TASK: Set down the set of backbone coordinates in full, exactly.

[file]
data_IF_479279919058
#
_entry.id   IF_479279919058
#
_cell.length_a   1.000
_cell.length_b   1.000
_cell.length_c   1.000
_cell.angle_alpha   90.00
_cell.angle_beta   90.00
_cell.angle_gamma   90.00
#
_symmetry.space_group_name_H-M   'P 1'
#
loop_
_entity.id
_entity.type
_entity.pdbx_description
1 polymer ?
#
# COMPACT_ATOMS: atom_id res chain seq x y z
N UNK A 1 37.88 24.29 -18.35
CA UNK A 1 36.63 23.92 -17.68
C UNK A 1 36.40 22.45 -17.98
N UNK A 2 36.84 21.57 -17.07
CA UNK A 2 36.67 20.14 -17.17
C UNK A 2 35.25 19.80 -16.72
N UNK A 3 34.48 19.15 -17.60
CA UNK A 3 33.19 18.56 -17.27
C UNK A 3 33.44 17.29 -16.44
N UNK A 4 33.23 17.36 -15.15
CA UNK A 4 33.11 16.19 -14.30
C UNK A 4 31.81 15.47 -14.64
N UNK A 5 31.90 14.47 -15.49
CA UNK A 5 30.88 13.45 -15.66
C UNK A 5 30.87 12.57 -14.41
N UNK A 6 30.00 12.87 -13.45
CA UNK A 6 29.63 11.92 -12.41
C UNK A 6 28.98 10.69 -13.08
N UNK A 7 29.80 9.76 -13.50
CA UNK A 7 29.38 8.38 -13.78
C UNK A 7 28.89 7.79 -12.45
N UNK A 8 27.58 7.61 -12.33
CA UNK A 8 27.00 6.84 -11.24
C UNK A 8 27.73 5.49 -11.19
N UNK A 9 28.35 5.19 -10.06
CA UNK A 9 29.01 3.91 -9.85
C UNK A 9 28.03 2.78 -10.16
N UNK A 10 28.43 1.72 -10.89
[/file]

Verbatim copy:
data_IF_479279919058
#
_entry.id   IF_479279919058
#
_cell.length_a   1.000
_cell.length_b   1.000
_cell.length_c   1.000
_cell.angle_alpha   90.00
_cell.angle_beta   90.00
_cell.angle_gamma   90.00
#
_symmetry.space_group_name_H-M   'P 1'
#
loop_
_entity.id
_entity.type
_entity.pdbx_description
1 polymer ?
#
# COMPACT_ATOMS: atom_id res chain seq x y z
N UNK A 1 37.88 24.29 -18.35
CA UNK A 1 36.63 23.92 -17.68
C UNK A 1 36.40 22.45 -17.98
N UNK A 2 36.84 21.57 -17.07
CA UNK A 2 36.67 20.14 -17.17
C UNK A 2 35.25 19.80 -16.72
N UNK A 3 34.48 19.15 -17.60
CA UNK A 3 33.19 18.56 -17.27
C UNK A 3 33.44 17.29 -16.44
N UNK A 4 33.23 17.36 -15.15
CA UNK A 4 33.11 16.19 -14.30
C UNK A 4 31.81 15.47 -14.64
N UNK A 5 31.90 14.47 -15.49
CA UNK A 5 30.88 13.45 -15.66
C UNK A 5 30.87 12.57 -14.41
N UNK A 6 30.00 12.87 -13.45
CA UNK A 6 29.63 11.92 -12.41
C UNK A 6 28.98 10.69 -13.08
N UNK A 7 29.80 9.76 -13.50
CA UNK A 7 29.38 8.38 -13.78
C UNK A 7 28.89 7.79 -12.45
N UNK A 8 27.58 7.61 -12.33
CA UNK A 8 27.00 6.84 -11.24
C UNK A 8 27.73 5.49 -11.19
N UNK A 9 28.35 5.19 -10.06
CA UNK A 9 29.01 3.91 -9.85
C UNK A 9 28.03 2.78 -10.16
N UNK A 10 28.43 1.72 -10.89